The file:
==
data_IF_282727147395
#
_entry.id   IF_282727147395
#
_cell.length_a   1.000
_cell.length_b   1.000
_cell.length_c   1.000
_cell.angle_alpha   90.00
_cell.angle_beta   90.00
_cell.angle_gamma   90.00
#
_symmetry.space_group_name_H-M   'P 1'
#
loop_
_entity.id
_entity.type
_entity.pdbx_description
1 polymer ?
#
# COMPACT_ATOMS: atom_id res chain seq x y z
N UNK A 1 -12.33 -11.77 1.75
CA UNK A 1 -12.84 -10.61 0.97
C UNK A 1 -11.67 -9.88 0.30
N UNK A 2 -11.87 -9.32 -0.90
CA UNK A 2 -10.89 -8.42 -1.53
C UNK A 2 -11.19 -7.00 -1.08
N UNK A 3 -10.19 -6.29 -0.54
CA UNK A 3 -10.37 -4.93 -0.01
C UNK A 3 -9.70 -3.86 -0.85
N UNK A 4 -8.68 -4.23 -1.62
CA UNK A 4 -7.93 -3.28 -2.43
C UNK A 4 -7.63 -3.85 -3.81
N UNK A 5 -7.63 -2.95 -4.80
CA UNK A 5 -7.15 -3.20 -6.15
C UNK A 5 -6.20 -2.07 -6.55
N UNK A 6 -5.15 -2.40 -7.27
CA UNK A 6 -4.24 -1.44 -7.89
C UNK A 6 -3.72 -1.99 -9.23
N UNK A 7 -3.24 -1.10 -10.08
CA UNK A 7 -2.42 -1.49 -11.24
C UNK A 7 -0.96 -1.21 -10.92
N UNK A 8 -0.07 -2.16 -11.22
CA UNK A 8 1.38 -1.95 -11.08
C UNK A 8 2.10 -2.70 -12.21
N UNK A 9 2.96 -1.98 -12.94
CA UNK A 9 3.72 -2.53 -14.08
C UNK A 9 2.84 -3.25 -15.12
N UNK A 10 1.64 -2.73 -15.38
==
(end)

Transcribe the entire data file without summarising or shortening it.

data_IF_282727147395
#
_entry.id   IF_282727147395
#
_cell.length_a   1.000
_cell.length_b   1.000
_cell.length_c   1.000
_cell.angle_alpha   90.00
_cell.angle_beta   90.00
_cell.angle_gamma   90.00
#
_symmetry.space_group_name_H-M   'P 1'
#
loop_
_entity.id
_entity.type
_entity.pdbx_description
1 polymer ?
#
# COMPACT_ATOMS: atom_id res chain seq x y z
N UNK A 1 -12.33 -11.77 1.75
CA UNK A 1 -12.84 -10.61 0.97
C UNK A 1 -11.67 -9.88 0.30
N UNK A 2 -11.87 -9.32 -0.90
CA UNK A 2 -10.89 -8.42 -1.53
C UNK A 2 -11.19 -7.00 -1.08
N UNK A 3 -10.19 -6.29 -0.54
CA UNK A 3 -10.37 -4.93 -0.01
C UNK A 3 -9.70 -3.86 -0.85
N UNK A 4 -8.68 -4.23 -1.62
CA UNK A 4 -7.93 -3.28 -2.43
C UNK A 4 -7.63 -3.85 -3.81
N UNK A 5 -7.63 -2.95 -4.80
CA UNK A 5 -7.15 -3.20 -6.15
C UNK A 5 -6.20 -2.07 -6.55
N UNK A 6 -5.15 -2.40 -7.27
CA UNK A 6 -4.24 -1.44 -7.89
C UNK A 6 -3.72 -1.99 -9.23
N UNK A 7 -3.24 -1.10 -10.08
CA UNK A 7 -2.42 -1.49 -11.24
C UNK A 7 -0.96 -1.21 -10.92
N UNK A 8 -0.07 -2.16 -11.22
CA UNK A 8 1.38 -1.95 -11.08
C UNK A 8 2.10 -2.70 -12.21
N UNK A 9 2.96 -1.98 -12.94
CA UNK A 9 3.72 -2.53 -14.08
C UNK A 9 2.84 -3.25 -15.12
N UNK A 10 1.64 -2.73 -15.38